After watching the Adidas Guerilla Gardening commercial, I am surprised to see the lengths companies go to create a false image of themselves which follows the current trend. Looking back at the Coca Cola commercial which aired in 1971″I’d like to teach the world to sing” it was doing the same thing. With the Vietnam war still going on, and the rising amount of protesters against the war. Coca Cola used this as an advantage by portraying  people singing about peace. So displaying its image as  “Peace and love” definitely targeted the trend of hippies and protesting at the time. Its actually crazy to think about this as i bet if you go back to old commercials that you watch probably do the same thing. Go back and find a commercial you remember and see if it follows a “trend” that was popular at that time.

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7 responses »

  1. zainjazara says:

    Coca-Cola still does a ton of these ads and they touch upon all sorts of issues without effectively helping the causes they are so skillfully using to sell their products. For example, they made an ad about an experiment to “teach” viewers not to judge people by their appearance, and somehow made it an ad for Coke by having all of them drinking cokes during the whole experiment: https://www.youtube.com/watch?v=ODu-9vb3SAY

    I have no clue how Coca-Cola has anything to do with morals, but it seems advertising a company is now accompanied by moral lessons, too.

  2. sonyajendoubi says:

    Verizon made an ad about empowering women: https://www.youtube.com/watch?v=XP3cyRRAfX0&ab_channel=VerizonWireless

    Barbie also released an interesting ad recently trying to make the barbie seem like a powerful too for the imagination: https://www.youtube.com/watch?v=l1vnsqbnAkk&ab_channel=Barbie

  3. lagray700 says:

    It’s sad that companies are using activism as a tool for consumerism. Now, with the “trend” of being an activist (which can be attributed to companies capitalizing on the concept of activism) its hard to get people to be AUTHENTIC activists- as if it wasn’t already hard enough to get people to be activists in the first place.

  4. nlredmond says:

    the aim of marketing and advertising teams is to figure out how to best pinpoint the desires and interiorities of consumers in order to connect them to the product and make them want to buy it. It can be scary to consider the ways they can psychologically influence people to buy certain products, by appealing to out emotions etc, especially when these methods involve very real and serious issues as mentioned above. I think one, because I grew up without a TV/the TV we got eventually wasn’t on very often, and two, because I’ve taken MS classes it is easy for me to recognize the techniques used in ads, though I usually have to really think about why they took certain routes. Some ads today are legitimate short films that are actually well made from an artist standpoint.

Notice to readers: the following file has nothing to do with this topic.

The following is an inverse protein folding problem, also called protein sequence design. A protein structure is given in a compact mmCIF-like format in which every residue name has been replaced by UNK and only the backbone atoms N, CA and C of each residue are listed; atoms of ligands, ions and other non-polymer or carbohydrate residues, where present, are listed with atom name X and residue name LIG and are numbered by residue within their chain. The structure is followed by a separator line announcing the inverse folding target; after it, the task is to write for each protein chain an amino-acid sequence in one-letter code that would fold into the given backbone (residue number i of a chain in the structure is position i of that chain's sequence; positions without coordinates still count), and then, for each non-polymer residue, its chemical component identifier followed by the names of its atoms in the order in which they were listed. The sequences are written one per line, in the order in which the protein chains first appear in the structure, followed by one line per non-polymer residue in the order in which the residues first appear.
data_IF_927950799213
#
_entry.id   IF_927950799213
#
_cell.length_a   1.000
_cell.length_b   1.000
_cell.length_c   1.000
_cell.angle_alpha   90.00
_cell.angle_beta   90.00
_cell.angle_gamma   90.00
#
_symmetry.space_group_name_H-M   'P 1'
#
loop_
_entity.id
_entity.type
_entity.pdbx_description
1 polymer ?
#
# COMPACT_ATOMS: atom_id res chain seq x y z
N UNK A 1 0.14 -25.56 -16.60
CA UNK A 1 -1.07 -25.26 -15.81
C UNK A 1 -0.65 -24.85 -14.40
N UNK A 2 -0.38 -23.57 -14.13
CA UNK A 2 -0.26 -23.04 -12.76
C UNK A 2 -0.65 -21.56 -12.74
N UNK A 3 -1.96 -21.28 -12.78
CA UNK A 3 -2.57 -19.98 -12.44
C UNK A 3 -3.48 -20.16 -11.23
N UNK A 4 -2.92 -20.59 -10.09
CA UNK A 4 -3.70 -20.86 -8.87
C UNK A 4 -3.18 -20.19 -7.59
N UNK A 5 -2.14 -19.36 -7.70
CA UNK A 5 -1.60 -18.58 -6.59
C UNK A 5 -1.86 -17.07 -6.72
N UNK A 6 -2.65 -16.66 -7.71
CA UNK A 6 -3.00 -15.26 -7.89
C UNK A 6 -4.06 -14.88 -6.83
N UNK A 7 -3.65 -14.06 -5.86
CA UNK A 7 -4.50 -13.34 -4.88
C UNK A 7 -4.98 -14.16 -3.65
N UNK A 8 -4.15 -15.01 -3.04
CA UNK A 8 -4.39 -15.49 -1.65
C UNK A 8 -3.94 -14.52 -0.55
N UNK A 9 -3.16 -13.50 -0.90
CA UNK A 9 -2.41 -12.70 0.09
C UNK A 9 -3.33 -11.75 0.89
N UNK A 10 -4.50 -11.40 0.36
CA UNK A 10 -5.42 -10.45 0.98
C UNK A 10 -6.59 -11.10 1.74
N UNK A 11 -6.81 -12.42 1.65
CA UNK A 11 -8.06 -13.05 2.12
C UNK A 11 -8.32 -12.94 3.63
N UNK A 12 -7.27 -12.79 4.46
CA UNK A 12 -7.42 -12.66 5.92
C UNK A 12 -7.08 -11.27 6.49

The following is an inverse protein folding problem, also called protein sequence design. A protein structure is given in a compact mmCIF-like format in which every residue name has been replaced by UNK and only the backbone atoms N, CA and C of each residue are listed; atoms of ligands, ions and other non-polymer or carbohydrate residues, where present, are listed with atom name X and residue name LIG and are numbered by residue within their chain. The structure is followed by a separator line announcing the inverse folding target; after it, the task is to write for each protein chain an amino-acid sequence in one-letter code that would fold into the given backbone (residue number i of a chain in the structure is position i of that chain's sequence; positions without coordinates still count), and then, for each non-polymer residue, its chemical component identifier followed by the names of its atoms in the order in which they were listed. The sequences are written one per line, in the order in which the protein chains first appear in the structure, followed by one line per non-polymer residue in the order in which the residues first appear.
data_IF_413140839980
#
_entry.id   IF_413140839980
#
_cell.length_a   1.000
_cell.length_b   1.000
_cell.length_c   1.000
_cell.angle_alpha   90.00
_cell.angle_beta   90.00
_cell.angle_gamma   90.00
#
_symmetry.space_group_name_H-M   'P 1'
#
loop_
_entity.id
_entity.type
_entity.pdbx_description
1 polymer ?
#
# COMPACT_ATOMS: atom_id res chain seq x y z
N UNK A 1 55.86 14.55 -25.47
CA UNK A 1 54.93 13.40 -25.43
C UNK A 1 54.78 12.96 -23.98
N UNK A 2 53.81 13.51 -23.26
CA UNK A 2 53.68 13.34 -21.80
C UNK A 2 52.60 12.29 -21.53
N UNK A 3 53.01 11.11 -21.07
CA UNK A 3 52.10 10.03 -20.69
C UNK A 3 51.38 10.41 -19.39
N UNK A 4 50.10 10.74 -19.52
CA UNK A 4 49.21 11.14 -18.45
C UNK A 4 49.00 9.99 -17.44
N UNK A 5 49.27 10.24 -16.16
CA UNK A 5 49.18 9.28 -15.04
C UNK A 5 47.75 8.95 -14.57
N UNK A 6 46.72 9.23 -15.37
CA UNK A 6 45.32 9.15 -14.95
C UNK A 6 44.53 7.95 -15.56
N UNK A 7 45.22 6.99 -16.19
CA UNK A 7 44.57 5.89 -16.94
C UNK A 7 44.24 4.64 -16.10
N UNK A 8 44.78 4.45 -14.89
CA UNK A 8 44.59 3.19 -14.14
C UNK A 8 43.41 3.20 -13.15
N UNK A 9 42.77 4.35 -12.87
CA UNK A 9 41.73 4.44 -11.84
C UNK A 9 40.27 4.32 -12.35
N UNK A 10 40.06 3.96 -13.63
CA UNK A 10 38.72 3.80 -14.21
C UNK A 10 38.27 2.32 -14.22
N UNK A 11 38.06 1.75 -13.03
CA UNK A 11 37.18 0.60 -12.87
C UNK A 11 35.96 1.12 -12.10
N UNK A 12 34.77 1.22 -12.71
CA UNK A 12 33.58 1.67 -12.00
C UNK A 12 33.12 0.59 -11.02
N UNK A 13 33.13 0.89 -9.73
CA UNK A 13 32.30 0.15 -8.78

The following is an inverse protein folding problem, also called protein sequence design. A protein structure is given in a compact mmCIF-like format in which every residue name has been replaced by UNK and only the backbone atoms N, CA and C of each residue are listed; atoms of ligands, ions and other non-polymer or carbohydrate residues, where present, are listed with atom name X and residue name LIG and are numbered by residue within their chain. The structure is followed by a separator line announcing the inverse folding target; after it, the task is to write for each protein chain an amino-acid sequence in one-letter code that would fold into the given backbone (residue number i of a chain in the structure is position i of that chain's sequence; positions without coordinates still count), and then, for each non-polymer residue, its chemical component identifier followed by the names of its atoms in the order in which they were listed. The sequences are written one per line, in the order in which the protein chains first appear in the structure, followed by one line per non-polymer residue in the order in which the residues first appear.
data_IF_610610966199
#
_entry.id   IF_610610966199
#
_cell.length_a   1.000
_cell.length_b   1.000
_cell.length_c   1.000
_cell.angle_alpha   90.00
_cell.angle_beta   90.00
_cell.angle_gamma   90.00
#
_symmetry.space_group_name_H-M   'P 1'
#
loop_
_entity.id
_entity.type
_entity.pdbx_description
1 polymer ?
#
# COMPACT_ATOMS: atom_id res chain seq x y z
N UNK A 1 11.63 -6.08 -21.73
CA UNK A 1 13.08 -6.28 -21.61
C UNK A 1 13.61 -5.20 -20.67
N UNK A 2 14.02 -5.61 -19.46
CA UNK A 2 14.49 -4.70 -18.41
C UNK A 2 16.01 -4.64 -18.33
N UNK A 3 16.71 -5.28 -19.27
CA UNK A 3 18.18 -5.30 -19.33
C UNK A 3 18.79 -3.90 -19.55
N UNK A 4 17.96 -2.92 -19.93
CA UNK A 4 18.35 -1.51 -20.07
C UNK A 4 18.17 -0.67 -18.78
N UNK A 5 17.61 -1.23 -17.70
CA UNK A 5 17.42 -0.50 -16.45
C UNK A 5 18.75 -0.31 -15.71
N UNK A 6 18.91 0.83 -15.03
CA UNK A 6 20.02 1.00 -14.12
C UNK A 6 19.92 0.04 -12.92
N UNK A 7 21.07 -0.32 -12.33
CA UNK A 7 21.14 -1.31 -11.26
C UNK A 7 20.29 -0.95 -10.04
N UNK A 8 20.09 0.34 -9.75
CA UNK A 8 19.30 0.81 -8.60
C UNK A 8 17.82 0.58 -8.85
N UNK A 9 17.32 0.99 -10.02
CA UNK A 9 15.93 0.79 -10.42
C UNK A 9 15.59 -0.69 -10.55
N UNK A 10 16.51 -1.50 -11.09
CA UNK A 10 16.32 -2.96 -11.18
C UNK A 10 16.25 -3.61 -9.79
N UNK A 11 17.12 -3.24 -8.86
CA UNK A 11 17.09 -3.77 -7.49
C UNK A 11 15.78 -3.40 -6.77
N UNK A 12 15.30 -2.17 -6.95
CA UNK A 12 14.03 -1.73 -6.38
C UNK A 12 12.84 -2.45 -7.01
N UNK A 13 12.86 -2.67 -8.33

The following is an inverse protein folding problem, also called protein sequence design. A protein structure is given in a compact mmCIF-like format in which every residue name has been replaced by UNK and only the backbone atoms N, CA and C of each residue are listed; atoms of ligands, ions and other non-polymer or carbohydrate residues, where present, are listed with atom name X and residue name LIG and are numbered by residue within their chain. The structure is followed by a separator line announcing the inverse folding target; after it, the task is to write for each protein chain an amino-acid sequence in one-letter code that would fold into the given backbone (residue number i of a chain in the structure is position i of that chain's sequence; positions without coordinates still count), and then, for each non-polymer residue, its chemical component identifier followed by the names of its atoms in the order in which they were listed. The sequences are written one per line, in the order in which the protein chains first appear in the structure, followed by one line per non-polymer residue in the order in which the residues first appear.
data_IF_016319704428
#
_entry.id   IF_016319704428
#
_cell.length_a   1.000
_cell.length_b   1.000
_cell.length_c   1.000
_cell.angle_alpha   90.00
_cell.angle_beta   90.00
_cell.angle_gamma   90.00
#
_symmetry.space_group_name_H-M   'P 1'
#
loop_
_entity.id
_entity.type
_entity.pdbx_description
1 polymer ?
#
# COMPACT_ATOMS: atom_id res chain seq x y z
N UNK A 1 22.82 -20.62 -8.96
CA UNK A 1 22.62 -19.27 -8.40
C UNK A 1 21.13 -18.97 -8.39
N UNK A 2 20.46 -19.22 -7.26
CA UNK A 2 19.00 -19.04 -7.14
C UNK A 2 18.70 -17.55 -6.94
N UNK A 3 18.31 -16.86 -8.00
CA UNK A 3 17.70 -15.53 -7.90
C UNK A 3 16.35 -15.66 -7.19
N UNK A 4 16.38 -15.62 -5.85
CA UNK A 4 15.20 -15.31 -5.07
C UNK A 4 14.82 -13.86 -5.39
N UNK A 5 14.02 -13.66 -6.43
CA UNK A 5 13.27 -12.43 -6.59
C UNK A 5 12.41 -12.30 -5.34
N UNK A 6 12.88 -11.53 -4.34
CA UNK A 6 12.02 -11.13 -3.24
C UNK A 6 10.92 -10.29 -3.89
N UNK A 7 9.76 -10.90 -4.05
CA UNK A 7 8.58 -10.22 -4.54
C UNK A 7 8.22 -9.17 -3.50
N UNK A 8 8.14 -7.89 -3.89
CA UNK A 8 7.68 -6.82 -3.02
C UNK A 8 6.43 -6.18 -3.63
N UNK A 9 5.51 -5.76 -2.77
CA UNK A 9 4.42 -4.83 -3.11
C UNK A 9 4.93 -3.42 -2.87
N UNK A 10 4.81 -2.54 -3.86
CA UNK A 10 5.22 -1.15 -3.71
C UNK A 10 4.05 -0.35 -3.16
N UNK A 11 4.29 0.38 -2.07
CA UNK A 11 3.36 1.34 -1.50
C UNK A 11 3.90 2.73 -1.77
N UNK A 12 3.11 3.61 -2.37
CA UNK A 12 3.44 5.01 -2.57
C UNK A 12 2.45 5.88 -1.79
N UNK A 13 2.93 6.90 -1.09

5. amihk says:

    Coca cola makes such great commercials that I really wish that they weren’t creating it just for commercial purposes. People who don’t study media or little kids would easily believe in the “goodness” of the company and be tricked by them to think that they are a very responsible company that doesn’t only think about their profit.

  6. meganf says:

    Big companies almost always go along with trends. They never take a stance about something unless the majority of people have taken that same stance. For example, doritos created rainbow chips this year in support of LGBT rights. But let’s be honest- would they have done that 15 years ago?

  7. jivikar says:

    I was fortunate enough to be able to hear Dr. Paul Zak speak when he came to Scripps a little while ago. His lab has been working on tons of cool things regarding emotional and physical responses (such as the release of oxytocin the “trust” molecule) to visual stimuli which have tons of applications in terms of what makes effective advertising. He said that one of the most features needed when coming up with effective advertising is that ads should be related to the products they are selling. I went through all the ads listed on this thread and they are all pretty feel-good ones, and yet have no relation to the companies who have made them. So, going by this logic, I would encourage similar interesting, human ads since they make my day better but arguably aren’t as effective in increasing actual consumption. It’s a win-win for me for sure!

    Here’s Dr. Zak’s TED talk on oxytocin if you’re interested: https://www.ted.com/talks/paul_zak_trust_morality_and_oxytocin?language=en

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